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How Apple is trying to be green

Apple has spent more than half of the sum raised from the issue of Green Bonds – US$2.8 billion – to date.


Apple, the third largest company in the world by market capitalisation, is going green and has detailed how it is spending US$4.7 billion raised by the issue of billions of dollars of debt.

The production of consumer electronics is damaging to the environment, and the US multinational tech giant, which became the first US$2 trillion company in the US in August last year, is trying to offset the damage it is doing by adopting more environmentally sound practices. It sources 99 per cent of its electricity from renewable resources, preventing about 690,000 tonnes of carbon emissions from going into the environment. In 2012, only 60 per cent of their electricity was sourced from renewable resources.

The company, which has its headquarters in Cupertino, California, funded 17 Green Bond projects in 2020 that it states will avoid an average of 921,000 tonnes of carbon emissions annually, which is equivalent to removing nearly 200,000 cars from the road. The projects will generate 1.2 gigawatts of renewable energy globally, with Apple purchasing over 350 megawatts of newly installed renewable energy over the last year in Nevada, Illinois, Virginia, and Denmark.

“Apple is dedicated to protecting the planet we all share with solutions that are supporting the communities where we work,” said Lisa Jackson, Apple’s Vice President of Environment, Policy and Social Initiatives. “We all have a responsibility to do everything we can to fight against the impacts of climate change, and our US$4.7 billion investment of the proceeds from our Green Bond sales is an important driver in our efforts. Ultimately, clean power is good business.”

After the climate change agreement at the 2015 United Nations Climate Change Conference (COP21) in Paris, France, Apple decided to issue three Green Bonds to invest the proceeds to reduce carbon emissions and to try to capitalise on investor demand for eco-friendly fixed-income. In February 2016, the company issued its first US$1.5 billion Green Bond, then a US$1 billion Green Bond in June 2017. In November 2019, it issued its third set of Green Bonds and its first in Europe, with two bonds each at €1 billion (totalling US$2.2 billion). Green Bonds are debt with a low interest rate.

The company, founded by Steve Jobs, Steve Wozniak and Ronald Wayne in April 1976, has spent more than half the sum raised from the issue of Green Bonds – US$2.8 billion – to date.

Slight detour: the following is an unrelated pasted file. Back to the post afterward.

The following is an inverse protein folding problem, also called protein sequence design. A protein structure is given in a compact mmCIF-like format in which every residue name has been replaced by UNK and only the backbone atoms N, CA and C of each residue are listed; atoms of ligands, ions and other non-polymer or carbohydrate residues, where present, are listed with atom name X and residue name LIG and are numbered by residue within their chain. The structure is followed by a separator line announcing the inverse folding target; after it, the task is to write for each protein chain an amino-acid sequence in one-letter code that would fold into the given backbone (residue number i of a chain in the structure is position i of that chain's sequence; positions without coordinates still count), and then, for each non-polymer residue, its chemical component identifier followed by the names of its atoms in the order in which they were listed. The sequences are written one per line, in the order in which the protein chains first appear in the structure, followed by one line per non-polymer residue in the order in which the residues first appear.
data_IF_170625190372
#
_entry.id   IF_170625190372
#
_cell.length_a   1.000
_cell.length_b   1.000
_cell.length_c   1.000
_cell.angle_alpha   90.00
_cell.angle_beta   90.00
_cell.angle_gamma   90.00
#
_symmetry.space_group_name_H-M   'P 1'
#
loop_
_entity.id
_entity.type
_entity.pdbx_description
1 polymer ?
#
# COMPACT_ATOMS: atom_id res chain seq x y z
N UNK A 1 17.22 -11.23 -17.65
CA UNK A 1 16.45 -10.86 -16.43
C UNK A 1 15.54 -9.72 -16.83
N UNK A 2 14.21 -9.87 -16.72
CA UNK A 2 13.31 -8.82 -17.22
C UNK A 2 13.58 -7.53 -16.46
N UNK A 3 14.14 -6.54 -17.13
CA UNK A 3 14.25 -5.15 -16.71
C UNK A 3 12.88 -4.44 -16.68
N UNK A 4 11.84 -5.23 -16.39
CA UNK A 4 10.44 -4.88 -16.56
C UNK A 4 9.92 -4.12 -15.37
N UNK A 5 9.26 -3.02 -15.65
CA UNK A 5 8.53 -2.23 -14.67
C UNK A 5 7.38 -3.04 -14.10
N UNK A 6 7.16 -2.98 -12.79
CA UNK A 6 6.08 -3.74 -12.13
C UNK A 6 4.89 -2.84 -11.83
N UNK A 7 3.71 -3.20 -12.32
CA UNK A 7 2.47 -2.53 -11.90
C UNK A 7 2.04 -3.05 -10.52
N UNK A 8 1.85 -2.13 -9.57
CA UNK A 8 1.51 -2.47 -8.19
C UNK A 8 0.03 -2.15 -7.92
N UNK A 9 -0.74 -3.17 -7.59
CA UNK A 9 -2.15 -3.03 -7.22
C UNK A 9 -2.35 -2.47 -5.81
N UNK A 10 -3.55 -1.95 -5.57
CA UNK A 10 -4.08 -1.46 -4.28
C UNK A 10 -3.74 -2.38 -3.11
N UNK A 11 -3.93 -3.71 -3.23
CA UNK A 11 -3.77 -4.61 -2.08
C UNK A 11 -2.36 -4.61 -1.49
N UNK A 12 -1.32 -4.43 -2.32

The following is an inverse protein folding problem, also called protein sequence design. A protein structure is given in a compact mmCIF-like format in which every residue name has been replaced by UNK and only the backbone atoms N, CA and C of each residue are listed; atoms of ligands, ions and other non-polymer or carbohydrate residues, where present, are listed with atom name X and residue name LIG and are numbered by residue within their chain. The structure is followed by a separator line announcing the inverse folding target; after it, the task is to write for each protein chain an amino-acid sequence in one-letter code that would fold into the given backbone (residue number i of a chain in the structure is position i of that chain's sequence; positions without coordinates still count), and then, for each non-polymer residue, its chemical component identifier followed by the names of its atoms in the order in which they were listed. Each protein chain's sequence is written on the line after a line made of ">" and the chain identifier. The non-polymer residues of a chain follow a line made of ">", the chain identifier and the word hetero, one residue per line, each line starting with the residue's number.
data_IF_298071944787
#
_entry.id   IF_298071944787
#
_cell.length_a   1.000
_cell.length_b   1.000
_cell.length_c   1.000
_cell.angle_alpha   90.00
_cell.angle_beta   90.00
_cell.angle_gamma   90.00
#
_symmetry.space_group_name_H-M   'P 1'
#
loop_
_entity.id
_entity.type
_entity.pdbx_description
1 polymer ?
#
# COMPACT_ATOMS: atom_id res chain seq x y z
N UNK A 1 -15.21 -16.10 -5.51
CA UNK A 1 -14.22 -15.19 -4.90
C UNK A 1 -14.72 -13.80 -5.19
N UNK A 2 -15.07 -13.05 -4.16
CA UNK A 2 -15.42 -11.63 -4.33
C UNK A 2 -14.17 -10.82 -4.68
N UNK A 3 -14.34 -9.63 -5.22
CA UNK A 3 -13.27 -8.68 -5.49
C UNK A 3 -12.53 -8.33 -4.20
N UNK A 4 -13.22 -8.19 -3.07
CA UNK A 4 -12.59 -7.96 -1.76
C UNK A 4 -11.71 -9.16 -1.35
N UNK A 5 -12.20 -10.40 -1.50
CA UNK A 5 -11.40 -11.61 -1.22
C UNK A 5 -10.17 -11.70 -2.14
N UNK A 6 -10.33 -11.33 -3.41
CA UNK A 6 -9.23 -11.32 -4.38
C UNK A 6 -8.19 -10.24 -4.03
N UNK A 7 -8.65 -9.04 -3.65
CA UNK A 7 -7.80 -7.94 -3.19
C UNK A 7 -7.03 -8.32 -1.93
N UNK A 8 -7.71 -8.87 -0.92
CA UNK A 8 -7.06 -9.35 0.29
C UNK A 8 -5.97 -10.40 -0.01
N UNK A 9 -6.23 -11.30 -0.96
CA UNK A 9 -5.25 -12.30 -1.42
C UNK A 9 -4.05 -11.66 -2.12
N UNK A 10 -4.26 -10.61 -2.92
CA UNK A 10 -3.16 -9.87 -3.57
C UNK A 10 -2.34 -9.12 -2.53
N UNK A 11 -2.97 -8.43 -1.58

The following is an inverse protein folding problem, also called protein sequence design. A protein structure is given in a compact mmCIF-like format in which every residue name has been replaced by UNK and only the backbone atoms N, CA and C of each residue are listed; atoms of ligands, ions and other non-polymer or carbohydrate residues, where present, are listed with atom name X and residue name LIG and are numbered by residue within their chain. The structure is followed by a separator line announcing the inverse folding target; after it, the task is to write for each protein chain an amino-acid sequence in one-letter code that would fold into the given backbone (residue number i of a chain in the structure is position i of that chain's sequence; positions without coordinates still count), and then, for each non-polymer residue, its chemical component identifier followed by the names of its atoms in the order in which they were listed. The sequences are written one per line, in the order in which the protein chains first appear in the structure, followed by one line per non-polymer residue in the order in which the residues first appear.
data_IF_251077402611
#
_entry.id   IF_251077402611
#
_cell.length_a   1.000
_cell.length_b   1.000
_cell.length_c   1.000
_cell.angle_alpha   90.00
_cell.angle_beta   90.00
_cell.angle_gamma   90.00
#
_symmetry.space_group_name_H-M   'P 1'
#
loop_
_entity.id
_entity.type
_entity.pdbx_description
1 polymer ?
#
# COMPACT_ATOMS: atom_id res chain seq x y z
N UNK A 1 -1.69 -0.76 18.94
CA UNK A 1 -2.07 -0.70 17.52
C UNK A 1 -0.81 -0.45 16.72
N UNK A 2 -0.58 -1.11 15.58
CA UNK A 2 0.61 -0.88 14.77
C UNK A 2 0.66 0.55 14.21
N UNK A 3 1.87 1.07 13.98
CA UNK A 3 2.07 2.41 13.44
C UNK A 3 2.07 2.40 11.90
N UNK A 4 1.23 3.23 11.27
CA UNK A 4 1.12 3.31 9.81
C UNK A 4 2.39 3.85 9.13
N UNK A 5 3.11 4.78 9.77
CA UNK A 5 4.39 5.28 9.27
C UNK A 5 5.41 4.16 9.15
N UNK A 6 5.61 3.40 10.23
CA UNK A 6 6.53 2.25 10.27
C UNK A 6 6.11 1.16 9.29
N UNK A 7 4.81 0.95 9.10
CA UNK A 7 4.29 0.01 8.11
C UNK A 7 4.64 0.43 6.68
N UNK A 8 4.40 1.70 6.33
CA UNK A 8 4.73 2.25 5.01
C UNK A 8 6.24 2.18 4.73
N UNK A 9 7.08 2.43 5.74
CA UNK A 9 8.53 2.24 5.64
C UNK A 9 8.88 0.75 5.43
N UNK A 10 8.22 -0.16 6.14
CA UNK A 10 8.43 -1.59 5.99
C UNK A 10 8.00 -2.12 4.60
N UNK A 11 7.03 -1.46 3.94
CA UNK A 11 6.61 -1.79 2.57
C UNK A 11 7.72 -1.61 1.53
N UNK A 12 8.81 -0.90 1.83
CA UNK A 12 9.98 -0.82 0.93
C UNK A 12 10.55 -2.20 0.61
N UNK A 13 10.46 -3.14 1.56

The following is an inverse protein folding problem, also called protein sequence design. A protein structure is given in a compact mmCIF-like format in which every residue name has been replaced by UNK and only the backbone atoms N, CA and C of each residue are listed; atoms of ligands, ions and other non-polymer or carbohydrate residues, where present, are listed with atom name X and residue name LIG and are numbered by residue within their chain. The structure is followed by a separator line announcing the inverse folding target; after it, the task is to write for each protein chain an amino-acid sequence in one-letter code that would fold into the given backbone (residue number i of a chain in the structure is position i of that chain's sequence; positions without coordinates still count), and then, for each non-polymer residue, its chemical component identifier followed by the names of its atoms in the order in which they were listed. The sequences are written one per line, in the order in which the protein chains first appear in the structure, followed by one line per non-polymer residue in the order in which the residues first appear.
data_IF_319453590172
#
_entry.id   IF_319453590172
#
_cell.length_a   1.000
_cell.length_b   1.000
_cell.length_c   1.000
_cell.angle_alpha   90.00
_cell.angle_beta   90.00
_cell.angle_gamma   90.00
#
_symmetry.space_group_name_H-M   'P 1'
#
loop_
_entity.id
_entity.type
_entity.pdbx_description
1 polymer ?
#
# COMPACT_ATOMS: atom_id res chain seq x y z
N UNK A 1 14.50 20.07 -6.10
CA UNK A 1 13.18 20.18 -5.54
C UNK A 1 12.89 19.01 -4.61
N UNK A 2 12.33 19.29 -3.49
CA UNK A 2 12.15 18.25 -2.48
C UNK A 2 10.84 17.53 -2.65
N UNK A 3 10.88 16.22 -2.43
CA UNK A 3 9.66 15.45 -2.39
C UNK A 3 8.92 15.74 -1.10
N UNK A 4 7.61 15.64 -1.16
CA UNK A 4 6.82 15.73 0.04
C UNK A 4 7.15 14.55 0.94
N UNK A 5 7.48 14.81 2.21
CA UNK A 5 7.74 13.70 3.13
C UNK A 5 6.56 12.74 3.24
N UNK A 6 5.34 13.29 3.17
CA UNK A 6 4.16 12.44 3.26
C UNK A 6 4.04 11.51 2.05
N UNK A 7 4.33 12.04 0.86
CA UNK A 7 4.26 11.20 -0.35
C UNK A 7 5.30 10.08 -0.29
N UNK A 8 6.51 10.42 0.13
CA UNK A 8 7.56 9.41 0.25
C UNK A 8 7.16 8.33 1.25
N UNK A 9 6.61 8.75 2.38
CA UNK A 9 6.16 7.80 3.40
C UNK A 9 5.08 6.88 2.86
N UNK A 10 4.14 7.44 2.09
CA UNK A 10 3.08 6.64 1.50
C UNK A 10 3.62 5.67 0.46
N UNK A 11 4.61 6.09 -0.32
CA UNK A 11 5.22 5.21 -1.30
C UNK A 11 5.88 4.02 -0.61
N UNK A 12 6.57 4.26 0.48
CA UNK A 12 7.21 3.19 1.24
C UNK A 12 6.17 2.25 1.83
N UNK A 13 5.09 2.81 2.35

Apple’s renewable energy projects

The control room for the solar panels outside of Reno, Nevada.

Onsite solar project – Reno, Nevada
A 72-hectare site located within the Reno Technology Park is now providing power to Apple’s Nevada data centre. The US$60 million project, recognised as Utility-Scale Project of the Year by Solar Builder magazine, is delivering 50 megawatts of renewable power to Apple, joining the company’s three other Nevada projects that deliver 270 megawatts.


renewable energy, offshore wind farms
Apple has bought part of the power generated by the wind farms in Illinois.

Wind farm – Chicago, Illinois
A 112-megawatt virtual power purchase agreement with a wind farm in Illinois covers Apple’s electricity use in the Chicago region. This project aggregated buyers, enabling other companies with less purchasing power to access the same high-quality renewable energy as Apple.


Apple has an agreement to buy renewable energy from the US’s biggest solar panel project in Fredericksburg, Virginia. Photo: Sustainable Power / Twitter

Solar project – Fredericksburg, Virginia
Together with Etsy, Akamai and SwissRE, the company is buying 165 megawatts from the nation’s largest solar project, 1.8 million solar photovoltaic panels on fields and woodland outside Fredericksburg, which will deliver energy to the broader electric grid in the region. Microsoft is another user of the renewable power.


Apple’s data centre in Viborg, Denmark, which is powered by 100 per cent renewable energy. Photo: Twitter

Largest onshore wind turbines – Esberg, Denmark
The business has built two of the world’s largest onshore wind turbines. The 200-metre-tall turbines are expected to produce 62 gigawatt hours each year — enough to power almost 20,000 homes — and will act as a test site for powerful offshore wind turbines. The power produced will support Apple’s data centre in Viborg, with all surplus energy going into the Danish grid.


In addition, Apple has continued funding projects that support low carbon design and engineering, energy efficiency, renewable energy, and carbon mitigation and sequestration.

Last July, CEO Tim Cook committed to becoming carbon neutral across its entire business, manufacturing supply chain and product life cycle by 2030. This means that by 2030, every Apple device sold will have net zero climate impact.

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